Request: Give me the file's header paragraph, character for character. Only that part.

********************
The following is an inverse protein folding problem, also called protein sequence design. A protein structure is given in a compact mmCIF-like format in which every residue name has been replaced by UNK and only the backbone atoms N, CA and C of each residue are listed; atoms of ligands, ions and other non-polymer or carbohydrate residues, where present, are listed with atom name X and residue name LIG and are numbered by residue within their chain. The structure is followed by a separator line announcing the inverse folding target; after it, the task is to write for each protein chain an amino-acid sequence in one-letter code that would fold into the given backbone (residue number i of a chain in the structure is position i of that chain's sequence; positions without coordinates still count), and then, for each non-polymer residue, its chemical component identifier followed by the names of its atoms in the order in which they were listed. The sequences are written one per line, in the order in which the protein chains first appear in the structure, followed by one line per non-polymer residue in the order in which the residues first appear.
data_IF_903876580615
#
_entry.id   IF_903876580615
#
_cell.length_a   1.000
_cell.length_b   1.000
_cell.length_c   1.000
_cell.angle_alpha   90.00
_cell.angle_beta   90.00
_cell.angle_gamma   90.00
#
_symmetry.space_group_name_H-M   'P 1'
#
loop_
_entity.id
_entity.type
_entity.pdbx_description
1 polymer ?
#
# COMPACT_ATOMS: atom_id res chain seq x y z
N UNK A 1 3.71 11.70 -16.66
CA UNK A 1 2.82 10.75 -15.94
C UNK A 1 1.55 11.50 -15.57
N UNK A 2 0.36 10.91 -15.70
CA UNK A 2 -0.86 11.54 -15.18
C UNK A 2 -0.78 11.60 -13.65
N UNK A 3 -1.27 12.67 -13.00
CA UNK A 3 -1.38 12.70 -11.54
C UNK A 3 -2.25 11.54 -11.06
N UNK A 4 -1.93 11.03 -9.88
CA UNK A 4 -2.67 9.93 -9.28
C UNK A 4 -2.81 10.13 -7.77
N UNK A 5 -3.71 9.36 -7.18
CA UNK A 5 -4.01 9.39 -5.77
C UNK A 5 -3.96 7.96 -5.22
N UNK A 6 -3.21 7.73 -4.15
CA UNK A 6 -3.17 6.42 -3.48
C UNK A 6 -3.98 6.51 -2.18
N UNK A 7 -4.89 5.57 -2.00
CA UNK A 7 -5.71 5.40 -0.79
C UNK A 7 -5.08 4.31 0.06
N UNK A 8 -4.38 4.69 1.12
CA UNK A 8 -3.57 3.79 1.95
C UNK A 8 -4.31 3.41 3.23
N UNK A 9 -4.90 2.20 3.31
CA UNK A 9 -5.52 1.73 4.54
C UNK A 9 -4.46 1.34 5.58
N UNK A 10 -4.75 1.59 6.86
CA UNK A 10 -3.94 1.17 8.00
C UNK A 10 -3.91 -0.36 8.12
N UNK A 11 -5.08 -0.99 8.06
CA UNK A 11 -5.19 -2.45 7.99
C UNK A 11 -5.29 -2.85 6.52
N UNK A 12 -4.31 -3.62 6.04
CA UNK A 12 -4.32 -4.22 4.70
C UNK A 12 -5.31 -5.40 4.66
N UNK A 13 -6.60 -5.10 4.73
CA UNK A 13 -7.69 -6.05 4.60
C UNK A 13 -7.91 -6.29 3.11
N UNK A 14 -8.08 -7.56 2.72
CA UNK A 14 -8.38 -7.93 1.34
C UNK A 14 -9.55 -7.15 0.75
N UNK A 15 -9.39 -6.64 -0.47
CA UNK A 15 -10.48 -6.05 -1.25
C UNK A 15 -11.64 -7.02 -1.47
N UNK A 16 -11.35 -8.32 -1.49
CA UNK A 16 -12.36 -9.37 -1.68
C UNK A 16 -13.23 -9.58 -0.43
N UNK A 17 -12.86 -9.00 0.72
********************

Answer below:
The following is an inverse protein folding problem, also called protein sequence design. A protein structure is given in a compact mmCIF-like format in which every residue name has been replaced by UNK and only the backbone atoms N, CA and C of each residue are listed; atoms of ligands, ions and other non-polymer or carbohydrate residues, where present, are listed with atom name X and residue name LIG and are numbered by residue within their chain. The structure is followed by a separator line announcing the inverse folding target; after it, the task is to write for each protein chain an amino-acid sequence in one-letter code that would fold into the given backbone (residue number i of a chain in the structure is position i of that chain's sequence; positions without coordinates still count), and then, for each non-polymer residue, its chemical component identifier followed by the names of its atoms in the order in which they were listed. The sequences are written one per line, in the order in which the protein chains first appear in the structure, followed by one line per non-polymer residue in the order in which the residues first appear.